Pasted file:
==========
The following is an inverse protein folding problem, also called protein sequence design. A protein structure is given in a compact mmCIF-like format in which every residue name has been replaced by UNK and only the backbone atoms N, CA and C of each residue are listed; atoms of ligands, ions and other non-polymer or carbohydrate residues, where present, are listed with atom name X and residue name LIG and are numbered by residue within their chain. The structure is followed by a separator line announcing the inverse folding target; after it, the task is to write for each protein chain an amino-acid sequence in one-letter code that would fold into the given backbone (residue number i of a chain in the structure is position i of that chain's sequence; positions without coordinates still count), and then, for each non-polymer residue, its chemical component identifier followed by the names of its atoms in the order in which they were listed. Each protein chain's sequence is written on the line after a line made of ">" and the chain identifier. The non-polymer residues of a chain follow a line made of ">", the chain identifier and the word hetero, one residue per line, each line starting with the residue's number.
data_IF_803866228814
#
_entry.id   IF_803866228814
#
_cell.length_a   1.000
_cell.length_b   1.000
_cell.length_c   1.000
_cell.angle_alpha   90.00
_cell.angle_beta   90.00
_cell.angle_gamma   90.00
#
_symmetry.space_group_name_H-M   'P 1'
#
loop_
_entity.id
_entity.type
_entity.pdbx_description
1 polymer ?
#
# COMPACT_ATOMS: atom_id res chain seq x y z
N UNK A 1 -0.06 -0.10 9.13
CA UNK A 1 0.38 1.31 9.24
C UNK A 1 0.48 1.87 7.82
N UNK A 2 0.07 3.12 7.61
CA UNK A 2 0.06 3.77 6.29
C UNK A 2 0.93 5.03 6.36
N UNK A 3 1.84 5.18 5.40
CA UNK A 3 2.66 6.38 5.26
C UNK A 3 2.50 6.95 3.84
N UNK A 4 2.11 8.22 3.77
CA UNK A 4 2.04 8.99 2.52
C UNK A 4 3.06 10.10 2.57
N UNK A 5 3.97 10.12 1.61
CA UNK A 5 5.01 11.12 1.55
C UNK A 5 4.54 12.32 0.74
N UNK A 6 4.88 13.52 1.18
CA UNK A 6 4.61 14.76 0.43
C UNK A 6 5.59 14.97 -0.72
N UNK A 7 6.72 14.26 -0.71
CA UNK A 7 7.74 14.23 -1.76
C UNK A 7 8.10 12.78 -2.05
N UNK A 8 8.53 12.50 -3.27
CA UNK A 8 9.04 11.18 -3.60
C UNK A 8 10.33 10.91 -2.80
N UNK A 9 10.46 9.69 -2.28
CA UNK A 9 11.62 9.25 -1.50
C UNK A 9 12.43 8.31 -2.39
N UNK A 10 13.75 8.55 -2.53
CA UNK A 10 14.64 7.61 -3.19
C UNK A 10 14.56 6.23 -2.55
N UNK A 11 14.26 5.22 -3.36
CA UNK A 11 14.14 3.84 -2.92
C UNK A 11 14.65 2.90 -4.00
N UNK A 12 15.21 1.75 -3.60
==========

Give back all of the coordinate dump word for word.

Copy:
The following is an inverse protein folding problem, also called protein sequence design. A protein structure is given in a compact mmCIF-like format in which every residue name has been replaced by UNK and only the backbone atoms N, CA and C of each residue are listed; atoms of ligands, ions and other non-polymer or carbohydrate residues, where present, are listed with atom name X and residue name LIG and are numbered by residue within their chain. The structure is followed by a separator line announcing the inverse folding target; after it, the task is to write for each protein chain an amino-acid sequence in one-letter code that would fold into the given backbone (residue number i of a chain in the structure is position i of that chain's sequence; positions without coordinates still count), and then, for each non-polymer residue, its chemical component identifier followed by the names of its atoms in the order in which they were listed. Each protein chain's sequence is written on the line after a line made of ">" and the chain identifier. The non-polymer residues of a chain follow a line made of ">", the chain identifier and the word hetero, one residue per line, each line starting with the residue's number.
data_IF_803866228814
#
_entry.id   IF_803866228814
#
_cell.length_a   1.000
_cell.length_b   1.000
_cell.length_c   1.000
_cell.angle_alpha   90.00
_cell.angle_beta   90.00
_cell.angle_gamma   90.00
#
_symmetry.space_group_name_H-M   'P 1'
#
loop_
_entity.id
_entity.type
_entity.pdbx_description
1 polymer ?
#
# COMPACT_ATOMS: atom_id res chain seq x y z
N UNK A 1 -0.06 -0.10 9.13
CA UNK A 1 0.38 1.31 9.24
C UNK A 1 0.48 1.87 7.82
N UNK A 2 0.07 3.12 7.61
CA UNK A 2 0.06 3.77 6.29
C UNK A 2 0.93 5.03 6.36
N UNK A 3 1.84 5.18 5.40
CA UNK A 3 2.66 6.38 5.26
C UNK A 3 2.50 6.95 3.84
N UNK A 4 2.11 8.22 3.77
CA UNK A 4 2.04 8.99 2.52
C UNK A 4 3.06 10.10 2.57
N UNK A 5 3.97 10.12 1.61
CA UNK A 5 5.01 11.12 1.55
C UNK A 5 4.54 12.32 0.74
N UNK A 6 4.88 13.52 1.18
CA UNK A 6 4.61 14.76 0.43
C UNK A 6 5.59 14.97 -0.72
N UNK A 7 6.72 14.26 -0.71
CA UNK A 7 7.74 14.23 -1.76
C UNK A 7 8.10 12.78 -2.05
N UNK A 8 8.53 12.50 -3.27
CA UNK A 8 9.04 11.18 -3.60
C UNK A 8 10.33 10.91 -2.80
N UNK A 9 10.46 9.69 -2.28
CA UNK A 9 11.62 9.25 -1.50
C UNK A 9 12.43 8.31 -2.39
N UNK A 10 13.75 8.55 -2.53
CA UNK A 10 14.64 7.61 -3.19
C UNK A 10 14.56 6.23 -2.55
N UNK A 11 14.26 5.22 -3.36
CA UNK A 11 14.14 3.84 -2.92
C UNK A 11 14.65 2.90 -4.00
N UNK A 12 15.21 1.75 -3.60